At SABR 48 on June 23, 2018, our Branch Rickey: The Pittsburgh Pirates Years panel discussed the legendary Hall of Fame executive’s tenure with the Pirates in the 1950s.
The panel, moderated by author and historian Lee Lowenfish, included Frank Thomas, All-Star outfielder who played for the Pirates from 1951-58; Jeffrey Flannery, who oversees the Branch Rickey Papers at the Library of Congress; and Jack Bowen, son of legendary Pirates scout Rex Bowen. (Thomas was pinch-hitting for Dick Groat, who fell ill just before the SABR convention began.)
- Audio: Click here to listen to the SABR 48 Branch Rickey Panel (MP3; 1:04:18)
Here are some highlights:
ON NEGOTIATING WITH BRANCH RICKEY FOR A CONTRACT
- Thomas: “They sent me back in 1952 to New Orleans and I had a great year, and I asked Mr. Rickey for a $1,000 raise. And his answer to me was, ‘We can’t pay major-league salaries to minor-league ballplayers.’ … So the next year, 1953, my first full year in the major leagues, I hit 30 home runs and drove in 102 runs as a center fielder. I’m proud of that. … Afterward, I went in and said, ‘Mr. Rickey, I’m a major-league player now. I want to be paid accordingly.’ He says, ‘What do you want?’ I says, ‘I want $15,000.’ He says, ‘You go along with me and I’ll give you $12,500 and you have another good year and I will take real good care of you.’ I said OK and signed the contract. I had another good year and walked in and what do you think he offered me? The difference on what I had asked for the year before. … Mr. Rickey and I had our problems. He treated me like I was dirt on his feet. … If we would have had agents back then … we went in to talk contract by ourselves. They had the upper hand; we were slaves back then. We couldn’t go anywhere. We either signed or we couldn’t play baseball. And if you loved baseball as much as I did, you signed. …”
- Flannery: “I think Mr. Thomas certainly reminded us of what a complex figure Rickey was. But I just wanted to follow up here, from a scouting report of Thomas that Mr. Rickey did on June 25, 1951: ‘He can do EVERYTHING,’ and everything is in caps. ‘Perfect form at the plate and a lot of power. Should be able to hit any kind of pitching.’ But then a little later on, he quotes, ‘Who the Lord loveth, he chaseth. … And great players who management would like to see in Pittsburgh are to be found fault with if they are not as good as they should be.’ So again, I think that highlights the complexity of Rickey. I’m sorry you didn’t get your raise, too. But he really did, in his reports, like Frank Thomas.”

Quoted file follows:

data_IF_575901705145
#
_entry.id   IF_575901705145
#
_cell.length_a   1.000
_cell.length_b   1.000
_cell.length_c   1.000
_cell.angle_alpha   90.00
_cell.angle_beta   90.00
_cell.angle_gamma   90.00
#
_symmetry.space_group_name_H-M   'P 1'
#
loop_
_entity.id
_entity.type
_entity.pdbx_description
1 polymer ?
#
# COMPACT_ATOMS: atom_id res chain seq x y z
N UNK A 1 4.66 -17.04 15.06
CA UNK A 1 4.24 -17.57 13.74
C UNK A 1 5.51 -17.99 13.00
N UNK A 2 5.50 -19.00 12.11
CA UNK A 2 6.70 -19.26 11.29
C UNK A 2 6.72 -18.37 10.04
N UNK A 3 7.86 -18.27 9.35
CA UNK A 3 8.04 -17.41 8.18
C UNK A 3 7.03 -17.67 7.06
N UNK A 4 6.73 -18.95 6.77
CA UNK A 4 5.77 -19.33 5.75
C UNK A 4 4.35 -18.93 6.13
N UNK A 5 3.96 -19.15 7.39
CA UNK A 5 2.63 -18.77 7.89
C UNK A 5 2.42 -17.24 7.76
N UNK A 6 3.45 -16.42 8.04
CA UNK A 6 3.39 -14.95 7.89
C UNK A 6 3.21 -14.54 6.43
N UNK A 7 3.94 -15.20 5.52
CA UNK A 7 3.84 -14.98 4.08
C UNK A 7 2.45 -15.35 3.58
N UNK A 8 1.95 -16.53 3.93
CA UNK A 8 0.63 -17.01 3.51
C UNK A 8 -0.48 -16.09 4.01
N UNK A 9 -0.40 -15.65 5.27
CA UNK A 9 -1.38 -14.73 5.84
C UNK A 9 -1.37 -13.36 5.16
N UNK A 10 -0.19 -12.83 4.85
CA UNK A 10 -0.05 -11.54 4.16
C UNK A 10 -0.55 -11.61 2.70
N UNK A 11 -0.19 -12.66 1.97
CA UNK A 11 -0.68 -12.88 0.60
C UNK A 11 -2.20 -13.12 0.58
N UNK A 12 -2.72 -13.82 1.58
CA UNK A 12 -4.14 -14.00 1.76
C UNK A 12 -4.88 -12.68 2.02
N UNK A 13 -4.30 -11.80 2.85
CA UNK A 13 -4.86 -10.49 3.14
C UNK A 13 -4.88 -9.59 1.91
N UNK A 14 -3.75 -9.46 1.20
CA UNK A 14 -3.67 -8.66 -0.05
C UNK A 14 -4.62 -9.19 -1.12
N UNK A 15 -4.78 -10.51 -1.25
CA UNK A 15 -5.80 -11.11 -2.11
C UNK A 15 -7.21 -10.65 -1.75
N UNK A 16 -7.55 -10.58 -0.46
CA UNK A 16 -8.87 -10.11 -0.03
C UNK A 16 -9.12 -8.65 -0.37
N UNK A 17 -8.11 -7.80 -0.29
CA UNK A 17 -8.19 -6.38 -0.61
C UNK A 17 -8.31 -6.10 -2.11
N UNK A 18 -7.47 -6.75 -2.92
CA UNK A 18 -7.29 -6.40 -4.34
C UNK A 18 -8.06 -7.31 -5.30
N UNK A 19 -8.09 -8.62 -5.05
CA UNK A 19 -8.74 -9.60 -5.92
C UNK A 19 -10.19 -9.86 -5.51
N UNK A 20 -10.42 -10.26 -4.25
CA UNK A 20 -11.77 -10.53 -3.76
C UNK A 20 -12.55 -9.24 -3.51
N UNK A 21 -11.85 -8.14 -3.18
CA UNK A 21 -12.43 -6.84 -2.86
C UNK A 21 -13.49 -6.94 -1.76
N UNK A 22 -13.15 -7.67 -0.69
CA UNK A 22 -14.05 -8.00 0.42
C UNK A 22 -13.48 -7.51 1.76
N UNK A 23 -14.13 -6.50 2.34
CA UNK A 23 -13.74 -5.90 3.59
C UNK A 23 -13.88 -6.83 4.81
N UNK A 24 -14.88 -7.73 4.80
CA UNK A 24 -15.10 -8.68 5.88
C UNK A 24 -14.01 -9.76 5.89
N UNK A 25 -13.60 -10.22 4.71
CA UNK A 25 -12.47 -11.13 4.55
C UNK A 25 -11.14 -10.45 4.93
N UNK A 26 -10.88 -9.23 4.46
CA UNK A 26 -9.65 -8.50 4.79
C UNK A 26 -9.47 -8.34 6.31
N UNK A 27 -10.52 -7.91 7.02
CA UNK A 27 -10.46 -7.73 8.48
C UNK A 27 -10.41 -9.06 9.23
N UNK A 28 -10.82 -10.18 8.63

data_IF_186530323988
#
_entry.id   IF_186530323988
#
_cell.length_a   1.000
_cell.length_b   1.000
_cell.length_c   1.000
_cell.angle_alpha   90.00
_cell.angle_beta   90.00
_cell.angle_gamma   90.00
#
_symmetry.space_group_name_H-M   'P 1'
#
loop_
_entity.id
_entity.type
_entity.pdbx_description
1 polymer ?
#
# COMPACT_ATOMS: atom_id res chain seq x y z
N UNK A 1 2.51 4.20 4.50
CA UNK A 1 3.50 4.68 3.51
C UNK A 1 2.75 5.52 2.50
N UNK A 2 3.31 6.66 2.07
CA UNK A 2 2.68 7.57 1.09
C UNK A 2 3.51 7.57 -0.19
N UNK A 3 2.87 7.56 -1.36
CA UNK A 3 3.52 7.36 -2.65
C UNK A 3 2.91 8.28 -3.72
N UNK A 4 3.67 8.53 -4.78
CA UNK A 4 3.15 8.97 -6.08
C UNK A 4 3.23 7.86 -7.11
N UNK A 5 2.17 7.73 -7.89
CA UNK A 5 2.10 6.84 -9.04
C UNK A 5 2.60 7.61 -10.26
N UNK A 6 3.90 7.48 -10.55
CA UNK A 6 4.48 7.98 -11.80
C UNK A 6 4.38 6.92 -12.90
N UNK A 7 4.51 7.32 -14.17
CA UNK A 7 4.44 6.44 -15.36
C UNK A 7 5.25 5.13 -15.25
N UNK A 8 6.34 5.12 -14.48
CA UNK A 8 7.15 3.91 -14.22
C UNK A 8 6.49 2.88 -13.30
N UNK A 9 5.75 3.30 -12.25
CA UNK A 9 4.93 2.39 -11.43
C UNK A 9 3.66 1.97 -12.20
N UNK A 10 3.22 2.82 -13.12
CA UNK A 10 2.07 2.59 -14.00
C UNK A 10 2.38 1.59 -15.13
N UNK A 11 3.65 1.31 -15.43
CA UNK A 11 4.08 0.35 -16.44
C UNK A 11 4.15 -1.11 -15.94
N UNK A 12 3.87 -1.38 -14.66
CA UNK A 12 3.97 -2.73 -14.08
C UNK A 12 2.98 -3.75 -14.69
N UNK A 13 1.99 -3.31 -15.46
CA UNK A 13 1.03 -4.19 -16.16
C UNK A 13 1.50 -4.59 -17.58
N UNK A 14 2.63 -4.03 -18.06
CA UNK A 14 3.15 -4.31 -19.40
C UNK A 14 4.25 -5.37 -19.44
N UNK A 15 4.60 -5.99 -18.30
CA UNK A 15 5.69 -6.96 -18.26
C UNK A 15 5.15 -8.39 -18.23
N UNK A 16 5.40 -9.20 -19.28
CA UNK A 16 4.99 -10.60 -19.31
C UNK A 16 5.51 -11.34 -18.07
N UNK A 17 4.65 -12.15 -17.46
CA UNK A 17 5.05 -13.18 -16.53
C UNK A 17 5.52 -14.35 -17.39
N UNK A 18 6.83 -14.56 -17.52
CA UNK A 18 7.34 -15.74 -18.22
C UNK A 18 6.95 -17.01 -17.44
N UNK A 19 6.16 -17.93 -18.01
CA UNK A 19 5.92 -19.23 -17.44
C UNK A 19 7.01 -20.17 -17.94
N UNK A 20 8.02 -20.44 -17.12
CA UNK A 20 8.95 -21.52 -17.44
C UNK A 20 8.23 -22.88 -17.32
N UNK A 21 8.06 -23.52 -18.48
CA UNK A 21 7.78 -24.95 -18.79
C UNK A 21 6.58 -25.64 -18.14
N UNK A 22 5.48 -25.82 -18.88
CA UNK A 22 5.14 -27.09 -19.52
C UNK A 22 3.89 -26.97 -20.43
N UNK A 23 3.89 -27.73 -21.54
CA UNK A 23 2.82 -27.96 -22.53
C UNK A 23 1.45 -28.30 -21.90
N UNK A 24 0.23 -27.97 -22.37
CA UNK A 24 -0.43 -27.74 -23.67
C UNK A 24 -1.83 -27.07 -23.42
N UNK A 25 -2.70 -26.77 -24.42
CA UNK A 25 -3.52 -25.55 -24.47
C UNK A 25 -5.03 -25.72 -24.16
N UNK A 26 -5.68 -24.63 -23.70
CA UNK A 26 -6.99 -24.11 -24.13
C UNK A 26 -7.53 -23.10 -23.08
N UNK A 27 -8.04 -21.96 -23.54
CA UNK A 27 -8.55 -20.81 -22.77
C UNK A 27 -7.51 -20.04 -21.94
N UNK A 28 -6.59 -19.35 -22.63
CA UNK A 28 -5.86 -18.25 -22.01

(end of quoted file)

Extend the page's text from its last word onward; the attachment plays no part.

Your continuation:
- Thomas: “I wish I’d have seen that and I would have brought it back to his desk!”
ON WHAT RICKEY LOOKED FOR IN A PROSPECT
- Bowen: “(What) Rickey looked for in a ballplayer was: he wanted speed, a good arm, and good body control. … They figured they could teach (a prospect) to hit. They wanted them to be able to run and throw. If they could do that, they wanted them. With one exception: and this explains why Dick Groat was one of the big stars the Pirates ever had. … Rickey coined this phrase, I think: he called it body control. Guys like Wayne Gretzky, they’re not bigger, they’re not stronger, they’re not faster, but they can just play. They try to do something and, by golly, they’re able to do it. Groat was like that. I think I could run as fast as Groat and throw almost as well, but he had great body control and he could hit the ball on the nose time after time.”
ON THE LIBRARY OF CONGRESS’S BRANCH RICKEY COLLECTION
- Flannery: “If anyone is interested in doing research on the collection, there are player evaluations scattered throughout the collection that are not part of the scouting reports that the Library recently put online for Rickey. It’s important to note that not everything is indexed, not everything is online. So researchers who want to come down and look into a particular player who may have played for the Pirates at the time really have to go through the collection itself.”
For more coverage of SABR 48, visit SABR.org/convention.
Originally published: July 5, 2018. Last Updated: April 15, 2020.